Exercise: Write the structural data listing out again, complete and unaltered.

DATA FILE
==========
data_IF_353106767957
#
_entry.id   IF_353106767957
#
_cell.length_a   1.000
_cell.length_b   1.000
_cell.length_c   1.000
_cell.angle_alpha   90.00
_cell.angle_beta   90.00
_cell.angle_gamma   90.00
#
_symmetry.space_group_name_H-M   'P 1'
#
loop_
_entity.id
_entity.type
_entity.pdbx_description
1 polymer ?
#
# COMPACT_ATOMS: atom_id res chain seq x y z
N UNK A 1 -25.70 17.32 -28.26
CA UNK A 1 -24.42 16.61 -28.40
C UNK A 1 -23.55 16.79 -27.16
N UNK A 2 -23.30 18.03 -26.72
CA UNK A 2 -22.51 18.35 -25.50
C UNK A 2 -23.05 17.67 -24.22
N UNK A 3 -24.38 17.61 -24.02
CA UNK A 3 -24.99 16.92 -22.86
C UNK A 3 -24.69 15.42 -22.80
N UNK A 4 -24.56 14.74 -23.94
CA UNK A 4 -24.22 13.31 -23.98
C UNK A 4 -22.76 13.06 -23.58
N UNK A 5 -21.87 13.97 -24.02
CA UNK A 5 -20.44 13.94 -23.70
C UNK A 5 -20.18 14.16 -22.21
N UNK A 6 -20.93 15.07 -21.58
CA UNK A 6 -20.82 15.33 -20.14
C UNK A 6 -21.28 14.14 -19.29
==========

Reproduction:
data_IF_353106767957
#
_entry.id   IF_353106767957
#
_cell.length_a   1.000
_cell.length_b   1.000
_cell.length_c   1.000
_cell.angle_alpha   90.00
_cell.angle_beta   90.00
_cell.angle_gamma   90.00
#
_symmetry.space_group_name_H-M   'P 1'
#
loop_
_entity.id
_entity.type
_entity.pdbx_description
1 polymer ?
#
# COMPACT_ATOMS: atom_id res chain seq x y z
N UNK A 1 -25.70 17.32 -28.26
CA UNK A 1 -24.42 16.61 -28.40
C UNK A 1 -23.55 16.79 -27.16
N UNK A 2 -23.30 18.03 -26.72
CA UNK A 2 -22.51 18.35 -25.50
C UNK A 2 -23.05 17.67 -24.22
N UNK A 3 -24.38 17.61 -24.02
CA UNK A 3 -24.99 16.92 -22.86
C UNK A 3 -24.69 15.42 -22.80
N UNK A 4 -24.56 14.74 -23.94
CA UNK A 4 -24.22 13.31 -23.98
C UNK A 4 -22.76 13.06 -23.58
N UNK A 5 -21.87 13.97 -24.02
CA UNK A 5 -20.44 13.94 -23.70
C UNK A 5 -20.18 14.16 -22.21
N UNK A 6 -20.93 15.07 -21.58
CA UNK A 6 -20.82 15.33 -20.14
C UNK A 6 -21.28 14.14 -19.29